Last days in Bogotá

On Friday after days of rain and smog in Bogotá, the thought of getting out of the city and seeing more of Colombia was sounding very appealing to me. Because I’ve lived in a city for 5 years now, as I travel I now tend to want to leave immediately.

The friend of a friend I have in Bogotá arranged for a friend of hers to pick me up and we drove ~4 hours north to Villa de Leyva. Villa de Leyva founded in 1572,  is a really popular Colonial town in the Boyaca department of Colombia. The cobblestone streets and Spanish style red-tiled roofs are very charming, and I’m really happy I was able to go for the day. While Villa de Leyva is beautiful, its main source of revenue is now a tourism, and with that comes a price tag. We had lunch and dessert after, and the prices were notably more expensive than in most of Bogotà.

The beauty countryside of Boyaca

The beauty countryside of Boyaca


Plaza Mayor in Villa de Leyva

Plaza Mayor in Villa de Leyva

For lunch I had mojarra, a poplar fresh similiar to Tilipia (I think?)  in Colombia. Since we were in a tourist town, this was my most expensive meal so far at a ~$12 price tag.

Mojarra for lunch!

Mojarra for lunch!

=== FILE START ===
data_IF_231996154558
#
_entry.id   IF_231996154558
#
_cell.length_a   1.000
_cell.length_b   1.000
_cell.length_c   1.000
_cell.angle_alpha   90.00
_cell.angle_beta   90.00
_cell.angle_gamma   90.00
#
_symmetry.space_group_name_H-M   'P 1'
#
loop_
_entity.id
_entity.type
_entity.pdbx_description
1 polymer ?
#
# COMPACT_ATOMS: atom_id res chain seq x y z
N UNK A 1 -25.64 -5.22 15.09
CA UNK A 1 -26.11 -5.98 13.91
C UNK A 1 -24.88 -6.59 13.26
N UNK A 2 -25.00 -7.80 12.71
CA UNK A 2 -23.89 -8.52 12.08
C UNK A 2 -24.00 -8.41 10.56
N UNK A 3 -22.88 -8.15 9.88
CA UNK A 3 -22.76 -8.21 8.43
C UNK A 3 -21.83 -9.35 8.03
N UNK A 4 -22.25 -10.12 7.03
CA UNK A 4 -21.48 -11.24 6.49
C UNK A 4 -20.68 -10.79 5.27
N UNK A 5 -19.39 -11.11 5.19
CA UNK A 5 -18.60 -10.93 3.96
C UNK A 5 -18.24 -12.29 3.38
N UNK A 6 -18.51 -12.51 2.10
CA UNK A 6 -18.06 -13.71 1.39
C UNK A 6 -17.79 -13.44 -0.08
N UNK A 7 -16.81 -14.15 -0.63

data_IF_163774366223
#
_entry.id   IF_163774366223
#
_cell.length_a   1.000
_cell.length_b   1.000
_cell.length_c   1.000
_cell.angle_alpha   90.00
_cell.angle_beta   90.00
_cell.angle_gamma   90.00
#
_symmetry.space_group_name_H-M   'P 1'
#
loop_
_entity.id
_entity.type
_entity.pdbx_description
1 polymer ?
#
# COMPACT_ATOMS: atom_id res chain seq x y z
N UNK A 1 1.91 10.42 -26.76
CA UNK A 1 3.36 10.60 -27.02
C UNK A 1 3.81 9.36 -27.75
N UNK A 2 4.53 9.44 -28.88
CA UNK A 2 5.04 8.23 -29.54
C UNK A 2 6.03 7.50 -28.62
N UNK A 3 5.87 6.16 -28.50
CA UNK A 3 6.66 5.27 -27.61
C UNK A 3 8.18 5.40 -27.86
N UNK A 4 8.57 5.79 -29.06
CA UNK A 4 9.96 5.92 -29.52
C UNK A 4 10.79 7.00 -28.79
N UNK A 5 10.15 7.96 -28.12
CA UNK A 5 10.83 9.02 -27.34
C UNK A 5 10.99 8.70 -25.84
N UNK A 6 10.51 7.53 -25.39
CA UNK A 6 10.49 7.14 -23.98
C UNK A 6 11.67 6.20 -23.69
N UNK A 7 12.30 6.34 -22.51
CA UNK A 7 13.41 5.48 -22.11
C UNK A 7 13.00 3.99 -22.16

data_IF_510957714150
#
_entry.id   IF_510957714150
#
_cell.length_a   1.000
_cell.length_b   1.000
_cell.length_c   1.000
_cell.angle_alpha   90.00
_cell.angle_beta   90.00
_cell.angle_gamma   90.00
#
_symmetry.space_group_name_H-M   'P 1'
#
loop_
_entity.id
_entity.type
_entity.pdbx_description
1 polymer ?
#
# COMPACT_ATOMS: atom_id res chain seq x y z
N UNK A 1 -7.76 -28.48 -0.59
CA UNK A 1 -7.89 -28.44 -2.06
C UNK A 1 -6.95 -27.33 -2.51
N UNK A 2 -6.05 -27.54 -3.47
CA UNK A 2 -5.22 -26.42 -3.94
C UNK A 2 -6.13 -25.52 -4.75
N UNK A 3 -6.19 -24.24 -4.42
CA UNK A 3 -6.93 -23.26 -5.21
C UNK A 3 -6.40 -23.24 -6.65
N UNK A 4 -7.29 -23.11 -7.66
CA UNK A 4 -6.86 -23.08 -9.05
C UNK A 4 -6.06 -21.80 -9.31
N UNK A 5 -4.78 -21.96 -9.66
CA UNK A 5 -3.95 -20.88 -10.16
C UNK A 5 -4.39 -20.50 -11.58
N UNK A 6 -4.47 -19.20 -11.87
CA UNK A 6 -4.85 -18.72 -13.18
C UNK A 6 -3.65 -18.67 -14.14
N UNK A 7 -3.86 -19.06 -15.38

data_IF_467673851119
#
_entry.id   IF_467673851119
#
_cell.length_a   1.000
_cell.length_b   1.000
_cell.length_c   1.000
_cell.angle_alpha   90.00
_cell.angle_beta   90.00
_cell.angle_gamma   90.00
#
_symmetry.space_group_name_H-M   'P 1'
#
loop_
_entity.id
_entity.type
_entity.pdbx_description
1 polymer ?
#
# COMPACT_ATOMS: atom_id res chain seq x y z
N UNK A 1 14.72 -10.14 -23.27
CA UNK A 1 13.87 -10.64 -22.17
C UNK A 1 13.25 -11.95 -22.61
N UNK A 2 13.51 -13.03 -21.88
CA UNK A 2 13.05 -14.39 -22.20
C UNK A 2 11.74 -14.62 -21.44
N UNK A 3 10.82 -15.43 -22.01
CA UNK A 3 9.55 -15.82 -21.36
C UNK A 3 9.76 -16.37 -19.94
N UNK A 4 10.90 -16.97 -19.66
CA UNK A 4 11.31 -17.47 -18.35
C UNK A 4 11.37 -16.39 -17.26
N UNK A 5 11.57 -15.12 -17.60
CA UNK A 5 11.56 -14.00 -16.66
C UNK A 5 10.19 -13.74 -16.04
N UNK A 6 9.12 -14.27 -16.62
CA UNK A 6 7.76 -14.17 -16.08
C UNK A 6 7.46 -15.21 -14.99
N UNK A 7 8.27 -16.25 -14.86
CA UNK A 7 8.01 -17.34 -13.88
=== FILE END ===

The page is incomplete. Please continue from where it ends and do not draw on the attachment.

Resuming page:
After Villa de Leva we drove back to Chía, a suburb of Bogotá, to visit the famous Andres Carne de Res. Andres Carne de Res is the largest restaurant/nightclub in all of Colombia, and frankly I’ve never seen a larger restaurant or club anywhere.

Me with the ~50 page menu

Me with the ~50 page menu

This place is all about the absurd, everywhere you look staff members are dancing, throwing confetti, and encouraging visitors to party. Flamboyantly dressed employees greeted us at the entrance of the restaurant with tequila shots, whistles, party hats, and silly glasses. I tried imagining this place in the United States and laughed because, compared to Colombians, Americans are so boring and stiff. Colombians have the most imaging attitude, no matter what is happening or how bad things are they find a reason to celebrate. I also noticed that people here don’t drink very much, they don’t need alcohol to have a good time and having una cerveza or two is enough for most.

I have lots of pictures but unfortunately the wi-fi is too spotty here to upload them. If you go to Bogotá, go to Andres Carne de Res.. you won’t regret it!

PS- Of course it rained.. GO AWAY RAIN!

2 responses to “Last days in Bogotá

  1. Pingback: Villa de Leyva: An Enclave of Colonial Charm | Travel, Discover, Experience·

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